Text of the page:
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The significance of job-anxiety in a working population

  • Background Job-anxiety, as distinguished from trait-anxiety, is associated with long-term sickness absence. The prevalence of job-anxiety within a working population is not known. Identifying individuals who would benefit from intervention might be useful. Aims To investigate job-anxiety in employees not undergoing treatment for mental health illness, firstly by assessing the level of job-anxiety and work-related avoidance tendencies in a working sample, and secondly by testing whether job-anxiety is distinguishable from trait-anxiety. Methods Cross-sectional survey of a convenience sample obtained through personal contact distribution. Employees from different professional settings completed an anonymous questionnaire and provided information on their employment status. The State-Trait-Anxiety Inventory (STAI-T) was used to measure trait-anxiety and the Job-Anxiety-Scale (JAS) was used to assess job (state) anxiety. Results There was a 69% response rate (240 responses); 188 responses were available for analysis of whom 62% wereBackground Job-anxiety, as distinguished from trait-anxiety, is associated with long-term sickness absence. The prevalence of job-anxiety within a working population is not known. Identifying individuals who would benefit from intervention might be useful. Aims To investigate job-anxiety in employees not undergoing treatment for mental health illness, firstly by assessing the level of job-anxiety and work-related avoidance tendencies in a working sample, and secondly by testing whether job-anxiety is distinguishable from trait-anxiety. Methods Cross-sectional survey of a convenience sample obtained through personal contact distribution. Employees from different professional settings completed an anonymous questionnaire and provided information on their employment status. The State-Trait-Anxiety Inventory (STAI-T) was used to measure trait-anxiety and the Job-Anxiety-Scale (JAS) was used to assess job (state) anxiety. Results There was a 69% response rate (240 responses); 188 responses were available for analysis of whom 62% were women. There were no employees with high trait-anxiety. Ten employees (5%) reported increased job-anxiety and of these nine employees reported high 'tendencies of avoidance and workplace absence'. Avoidance was most often accompanied by the comorbid job-anxieties 'job-related social anxiety', 'fear of changes at work' and 'fears of existence', 'anticipatory' and 'conditioned' job-anxiety and 'panic symptoms'. Conclusions In this sample, self-reported job-anxiety appeared as a specific type of anxiety as opposed to trait-anxiety. In the workplace job-anxiety can present as job-avoidance and sickness absence and should be distinguished from trait-anxiety. In practice, employers and occupational health practitioners should be aware of those employees prone to sickness absence.show moreshow less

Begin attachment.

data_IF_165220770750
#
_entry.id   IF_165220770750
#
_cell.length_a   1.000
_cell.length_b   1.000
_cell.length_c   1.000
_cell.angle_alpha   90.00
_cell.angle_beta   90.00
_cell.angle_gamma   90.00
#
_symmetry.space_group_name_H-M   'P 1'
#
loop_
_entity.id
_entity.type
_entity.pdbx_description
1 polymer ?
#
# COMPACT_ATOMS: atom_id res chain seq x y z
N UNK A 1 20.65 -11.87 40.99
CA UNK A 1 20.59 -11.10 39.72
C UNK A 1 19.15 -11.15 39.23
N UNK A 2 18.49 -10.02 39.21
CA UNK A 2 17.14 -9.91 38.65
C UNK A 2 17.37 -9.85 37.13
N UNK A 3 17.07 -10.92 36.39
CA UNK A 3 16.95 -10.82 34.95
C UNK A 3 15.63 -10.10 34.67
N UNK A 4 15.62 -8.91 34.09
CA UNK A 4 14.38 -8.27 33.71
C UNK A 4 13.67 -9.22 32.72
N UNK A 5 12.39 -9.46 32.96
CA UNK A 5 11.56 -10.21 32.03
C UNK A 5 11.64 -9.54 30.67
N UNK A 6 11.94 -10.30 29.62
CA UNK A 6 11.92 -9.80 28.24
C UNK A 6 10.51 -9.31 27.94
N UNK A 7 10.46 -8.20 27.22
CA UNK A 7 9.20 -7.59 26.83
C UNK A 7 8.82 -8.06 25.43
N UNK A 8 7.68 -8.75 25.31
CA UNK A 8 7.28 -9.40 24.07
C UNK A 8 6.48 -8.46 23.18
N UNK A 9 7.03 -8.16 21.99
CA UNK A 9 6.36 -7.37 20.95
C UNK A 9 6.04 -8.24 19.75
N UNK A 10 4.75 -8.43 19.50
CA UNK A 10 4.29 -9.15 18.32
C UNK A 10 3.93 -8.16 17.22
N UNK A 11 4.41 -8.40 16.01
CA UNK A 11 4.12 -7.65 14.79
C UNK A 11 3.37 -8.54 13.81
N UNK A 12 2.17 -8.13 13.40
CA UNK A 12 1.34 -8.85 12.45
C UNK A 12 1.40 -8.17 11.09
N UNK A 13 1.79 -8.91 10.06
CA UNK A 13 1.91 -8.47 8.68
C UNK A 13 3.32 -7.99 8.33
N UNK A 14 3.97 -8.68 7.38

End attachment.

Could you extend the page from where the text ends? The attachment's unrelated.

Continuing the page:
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Metadaten
Author:Beate Muschalla, Madleen Heldmann, Doris FayORCiDGND
DOI:https://doi.org/10.1093/occmed/kqt072
ISSN:0962-7480 (print)
Parent Title (English):Occupational medicine
Publisher:Oxford Univ. Press
Place of publication:Oxford
Document Type:Article
Language:English
Year of first Publication:2013
Year of Completion:2013
Release Date:2017/03/26
Tag:Job-anxiety; occupational health; sickness absence; trait-anxiety; workplace
Volume:63
Issue:6
Pagenumber:7
First Page:415
Last Page:421
Organizational units:Humanwissenschaftliche Fakultät / Institut für Psychologie
Peer Review:Referiert